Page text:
Individualism behind Collectivism: A reflection from Saudi Volunteers

Guoping Jiang*, Christopher Paul Garris, Shafi Aldamer

*Corresponding author for this work

Research output: Contribution to journalArticlepeer-review

11 Scopus citations


Volunteering is growing rapidly worldwide and has been recognized as a significant social force, contributing to social development. Motives for volunteering vary widely, ranging from collectivistic factors to individualistic ones. Collectivism is often identified as a main factor that contributes to volunteering, especially in collectivist societies. Our analysis shows that in Saudi Arabia—typically classified as a collectivist society—individualistic considerations such as learning skills, meeting friends, and releasing guilt mediate the effect that collectivistic motivations (e.g., prosocial personality and community identity) have on the decision of continuous volunteering. This finding is applicable to both males and females, to people in different forms of employment, across ages, and regardless of family members’ volunteering behavior, according to moderation analyses.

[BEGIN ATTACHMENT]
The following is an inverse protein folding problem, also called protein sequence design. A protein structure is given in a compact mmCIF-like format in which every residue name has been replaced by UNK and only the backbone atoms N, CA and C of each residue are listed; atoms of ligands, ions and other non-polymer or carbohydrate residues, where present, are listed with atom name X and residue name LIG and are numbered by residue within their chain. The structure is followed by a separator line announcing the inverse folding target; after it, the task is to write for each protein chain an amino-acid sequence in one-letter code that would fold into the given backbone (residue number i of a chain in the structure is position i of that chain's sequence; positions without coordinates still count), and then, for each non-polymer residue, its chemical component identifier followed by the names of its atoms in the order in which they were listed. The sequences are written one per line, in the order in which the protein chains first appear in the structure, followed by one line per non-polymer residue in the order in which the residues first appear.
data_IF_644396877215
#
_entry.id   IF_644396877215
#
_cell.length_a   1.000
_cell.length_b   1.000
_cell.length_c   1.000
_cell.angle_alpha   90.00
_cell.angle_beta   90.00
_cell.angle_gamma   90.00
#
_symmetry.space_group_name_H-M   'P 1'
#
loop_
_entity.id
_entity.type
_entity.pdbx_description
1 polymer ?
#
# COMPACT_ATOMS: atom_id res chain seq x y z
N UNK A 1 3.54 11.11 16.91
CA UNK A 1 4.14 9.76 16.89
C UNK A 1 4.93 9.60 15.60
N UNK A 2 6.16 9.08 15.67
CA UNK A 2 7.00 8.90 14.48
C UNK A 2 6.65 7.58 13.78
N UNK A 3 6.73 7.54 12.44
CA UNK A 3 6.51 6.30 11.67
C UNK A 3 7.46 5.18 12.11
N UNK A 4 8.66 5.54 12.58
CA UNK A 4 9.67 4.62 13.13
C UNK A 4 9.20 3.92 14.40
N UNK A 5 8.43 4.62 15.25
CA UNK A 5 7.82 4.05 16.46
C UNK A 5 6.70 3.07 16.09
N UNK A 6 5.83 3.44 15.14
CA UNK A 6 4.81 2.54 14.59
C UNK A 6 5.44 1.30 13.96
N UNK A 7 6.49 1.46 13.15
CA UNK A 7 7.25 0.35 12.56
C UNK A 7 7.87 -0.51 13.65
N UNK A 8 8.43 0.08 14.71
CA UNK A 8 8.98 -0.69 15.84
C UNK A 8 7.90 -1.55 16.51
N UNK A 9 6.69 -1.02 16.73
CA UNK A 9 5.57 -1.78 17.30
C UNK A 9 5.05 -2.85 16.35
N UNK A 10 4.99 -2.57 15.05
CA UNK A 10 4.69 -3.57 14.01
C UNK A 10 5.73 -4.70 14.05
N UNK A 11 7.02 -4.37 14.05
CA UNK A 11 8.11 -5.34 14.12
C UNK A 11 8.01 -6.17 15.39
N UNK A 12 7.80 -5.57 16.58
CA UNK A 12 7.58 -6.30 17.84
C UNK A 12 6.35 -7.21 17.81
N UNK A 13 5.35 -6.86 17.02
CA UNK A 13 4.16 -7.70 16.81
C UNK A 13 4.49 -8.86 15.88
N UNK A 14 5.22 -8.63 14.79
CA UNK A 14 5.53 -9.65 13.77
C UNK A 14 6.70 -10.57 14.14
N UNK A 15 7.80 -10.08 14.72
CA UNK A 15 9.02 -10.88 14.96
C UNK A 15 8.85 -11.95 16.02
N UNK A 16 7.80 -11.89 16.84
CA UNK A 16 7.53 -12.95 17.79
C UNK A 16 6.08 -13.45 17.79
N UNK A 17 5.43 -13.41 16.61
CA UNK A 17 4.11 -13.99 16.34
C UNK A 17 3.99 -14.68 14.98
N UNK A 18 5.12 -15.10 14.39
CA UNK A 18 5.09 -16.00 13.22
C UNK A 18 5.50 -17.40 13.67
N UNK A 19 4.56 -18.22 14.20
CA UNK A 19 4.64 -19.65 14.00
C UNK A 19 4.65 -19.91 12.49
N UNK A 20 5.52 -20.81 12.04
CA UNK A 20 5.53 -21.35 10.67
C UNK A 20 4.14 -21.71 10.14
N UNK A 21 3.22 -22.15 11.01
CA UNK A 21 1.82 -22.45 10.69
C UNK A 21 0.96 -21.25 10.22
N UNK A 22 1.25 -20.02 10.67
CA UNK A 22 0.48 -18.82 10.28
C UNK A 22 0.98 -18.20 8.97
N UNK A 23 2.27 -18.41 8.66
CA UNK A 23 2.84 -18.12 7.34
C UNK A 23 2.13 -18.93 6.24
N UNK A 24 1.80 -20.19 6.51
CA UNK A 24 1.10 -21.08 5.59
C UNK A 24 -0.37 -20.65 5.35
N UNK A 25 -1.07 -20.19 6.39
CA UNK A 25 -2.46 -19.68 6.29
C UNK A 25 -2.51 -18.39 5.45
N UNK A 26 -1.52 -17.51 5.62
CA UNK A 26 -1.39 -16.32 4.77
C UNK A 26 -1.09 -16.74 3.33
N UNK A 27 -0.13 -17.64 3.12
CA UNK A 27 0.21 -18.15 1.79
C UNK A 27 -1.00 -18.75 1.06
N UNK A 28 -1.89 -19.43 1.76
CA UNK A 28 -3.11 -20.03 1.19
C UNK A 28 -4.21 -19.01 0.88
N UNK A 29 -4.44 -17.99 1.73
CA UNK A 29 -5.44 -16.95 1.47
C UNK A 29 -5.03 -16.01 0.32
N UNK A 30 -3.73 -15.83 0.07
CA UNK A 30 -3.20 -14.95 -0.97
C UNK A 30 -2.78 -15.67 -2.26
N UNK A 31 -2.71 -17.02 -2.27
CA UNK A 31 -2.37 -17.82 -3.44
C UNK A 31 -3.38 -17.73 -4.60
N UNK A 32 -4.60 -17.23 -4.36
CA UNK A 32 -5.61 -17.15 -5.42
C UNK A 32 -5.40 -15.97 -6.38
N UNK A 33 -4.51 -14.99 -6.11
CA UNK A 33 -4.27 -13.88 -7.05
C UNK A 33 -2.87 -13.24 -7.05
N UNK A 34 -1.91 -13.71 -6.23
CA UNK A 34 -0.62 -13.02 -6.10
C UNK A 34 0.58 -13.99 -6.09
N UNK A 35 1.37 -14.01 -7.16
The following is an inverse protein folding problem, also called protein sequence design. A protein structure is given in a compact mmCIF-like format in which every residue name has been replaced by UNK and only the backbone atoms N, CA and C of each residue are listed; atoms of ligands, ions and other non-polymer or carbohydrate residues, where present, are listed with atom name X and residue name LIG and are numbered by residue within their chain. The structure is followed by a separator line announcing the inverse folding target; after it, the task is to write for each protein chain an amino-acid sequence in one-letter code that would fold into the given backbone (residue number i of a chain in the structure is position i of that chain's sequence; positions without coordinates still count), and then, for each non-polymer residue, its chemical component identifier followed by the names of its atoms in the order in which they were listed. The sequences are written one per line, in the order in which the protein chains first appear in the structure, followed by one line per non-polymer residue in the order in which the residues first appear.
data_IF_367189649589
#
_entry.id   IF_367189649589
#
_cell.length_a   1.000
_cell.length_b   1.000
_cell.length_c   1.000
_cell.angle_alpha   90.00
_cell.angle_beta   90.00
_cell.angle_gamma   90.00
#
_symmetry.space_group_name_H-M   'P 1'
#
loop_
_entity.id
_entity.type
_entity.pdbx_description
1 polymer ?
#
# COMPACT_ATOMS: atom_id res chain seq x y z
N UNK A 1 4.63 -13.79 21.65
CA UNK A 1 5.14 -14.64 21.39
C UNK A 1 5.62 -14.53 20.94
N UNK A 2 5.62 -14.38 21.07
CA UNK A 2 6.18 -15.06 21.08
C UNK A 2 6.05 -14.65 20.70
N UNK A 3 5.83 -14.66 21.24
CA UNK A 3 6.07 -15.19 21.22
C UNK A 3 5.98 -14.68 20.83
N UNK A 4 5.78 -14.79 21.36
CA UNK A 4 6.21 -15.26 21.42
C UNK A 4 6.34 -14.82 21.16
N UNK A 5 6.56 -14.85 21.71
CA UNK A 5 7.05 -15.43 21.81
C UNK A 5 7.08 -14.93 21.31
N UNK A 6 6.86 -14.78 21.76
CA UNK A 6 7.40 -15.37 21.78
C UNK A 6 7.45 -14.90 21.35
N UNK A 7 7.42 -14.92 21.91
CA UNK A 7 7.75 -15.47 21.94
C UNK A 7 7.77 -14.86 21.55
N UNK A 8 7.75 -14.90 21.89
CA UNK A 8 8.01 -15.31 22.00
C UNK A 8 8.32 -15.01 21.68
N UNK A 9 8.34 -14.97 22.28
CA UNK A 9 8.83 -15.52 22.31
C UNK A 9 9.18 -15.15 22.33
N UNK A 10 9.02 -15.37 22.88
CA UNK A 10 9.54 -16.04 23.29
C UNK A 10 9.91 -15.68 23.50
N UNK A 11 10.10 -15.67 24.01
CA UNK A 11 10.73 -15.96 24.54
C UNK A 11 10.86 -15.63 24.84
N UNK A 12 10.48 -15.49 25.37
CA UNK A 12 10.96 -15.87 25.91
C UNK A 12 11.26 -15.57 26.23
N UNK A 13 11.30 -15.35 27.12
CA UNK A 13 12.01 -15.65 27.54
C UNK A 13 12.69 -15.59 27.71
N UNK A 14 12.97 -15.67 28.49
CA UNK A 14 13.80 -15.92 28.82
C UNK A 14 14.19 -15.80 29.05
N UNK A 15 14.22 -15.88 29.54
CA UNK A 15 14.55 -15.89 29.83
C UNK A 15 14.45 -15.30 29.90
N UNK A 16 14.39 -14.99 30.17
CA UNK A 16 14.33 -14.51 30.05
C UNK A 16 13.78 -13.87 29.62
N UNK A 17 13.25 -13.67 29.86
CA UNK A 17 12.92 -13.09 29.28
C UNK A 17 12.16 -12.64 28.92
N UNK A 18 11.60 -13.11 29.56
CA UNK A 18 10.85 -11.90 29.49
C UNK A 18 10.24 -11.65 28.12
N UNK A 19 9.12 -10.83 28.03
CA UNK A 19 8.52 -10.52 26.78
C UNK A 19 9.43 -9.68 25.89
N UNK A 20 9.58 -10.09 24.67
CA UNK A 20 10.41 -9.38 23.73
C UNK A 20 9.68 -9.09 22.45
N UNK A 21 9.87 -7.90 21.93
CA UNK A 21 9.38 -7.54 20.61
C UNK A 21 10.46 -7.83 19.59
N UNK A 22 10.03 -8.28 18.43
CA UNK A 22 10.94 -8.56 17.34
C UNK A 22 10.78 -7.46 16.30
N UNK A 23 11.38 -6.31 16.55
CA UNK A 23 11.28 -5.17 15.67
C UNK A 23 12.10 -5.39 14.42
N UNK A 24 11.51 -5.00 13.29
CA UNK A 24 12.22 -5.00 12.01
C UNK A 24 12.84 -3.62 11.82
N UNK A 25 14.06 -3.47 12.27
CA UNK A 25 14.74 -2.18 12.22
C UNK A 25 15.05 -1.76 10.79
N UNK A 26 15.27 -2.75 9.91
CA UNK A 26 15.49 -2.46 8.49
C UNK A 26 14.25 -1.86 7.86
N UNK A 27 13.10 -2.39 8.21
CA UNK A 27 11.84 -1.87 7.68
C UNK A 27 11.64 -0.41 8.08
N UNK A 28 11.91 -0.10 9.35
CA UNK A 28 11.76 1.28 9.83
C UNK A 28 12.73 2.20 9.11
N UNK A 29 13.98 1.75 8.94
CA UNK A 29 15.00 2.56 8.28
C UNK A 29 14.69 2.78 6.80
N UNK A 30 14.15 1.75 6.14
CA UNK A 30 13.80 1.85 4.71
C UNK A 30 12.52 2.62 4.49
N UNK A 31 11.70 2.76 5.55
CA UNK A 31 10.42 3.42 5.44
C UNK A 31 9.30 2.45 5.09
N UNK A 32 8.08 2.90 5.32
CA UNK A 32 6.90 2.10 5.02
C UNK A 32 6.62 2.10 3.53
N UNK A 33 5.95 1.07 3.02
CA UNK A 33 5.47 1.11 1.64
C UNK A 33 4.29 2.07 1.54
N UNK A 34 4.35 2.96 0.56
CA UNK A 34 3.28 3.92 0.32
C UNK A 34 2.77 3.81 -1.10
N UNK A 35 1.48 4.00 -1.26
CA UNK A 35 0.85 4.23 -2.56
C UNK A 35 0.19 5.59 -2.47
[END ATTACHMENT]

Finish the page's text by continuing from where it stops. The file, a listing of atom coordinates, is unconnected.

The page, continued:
Original languageEnglish
Pages (from-to)144-159
Number of pages16
Issue number1
StatePublished - Feb 2018

Bibliographical note

Funding Information:
Acknowledgements The project was funded by the King Fahd University of Petroleum and Minerals, Project Number: JF10010.

Publisher Copyright:
© International Society for Third-Sector Research and The Johns Hopkins University 2017.


  • Collectivism
  • Individualism
  • Mediated mediation
  • Saudi Arabia
  • Volunteerism

ASJC Scopus subject areas

  • Business and International Management
  • Sociology and Political Science
  • Public Administration
  • Strategy and Management


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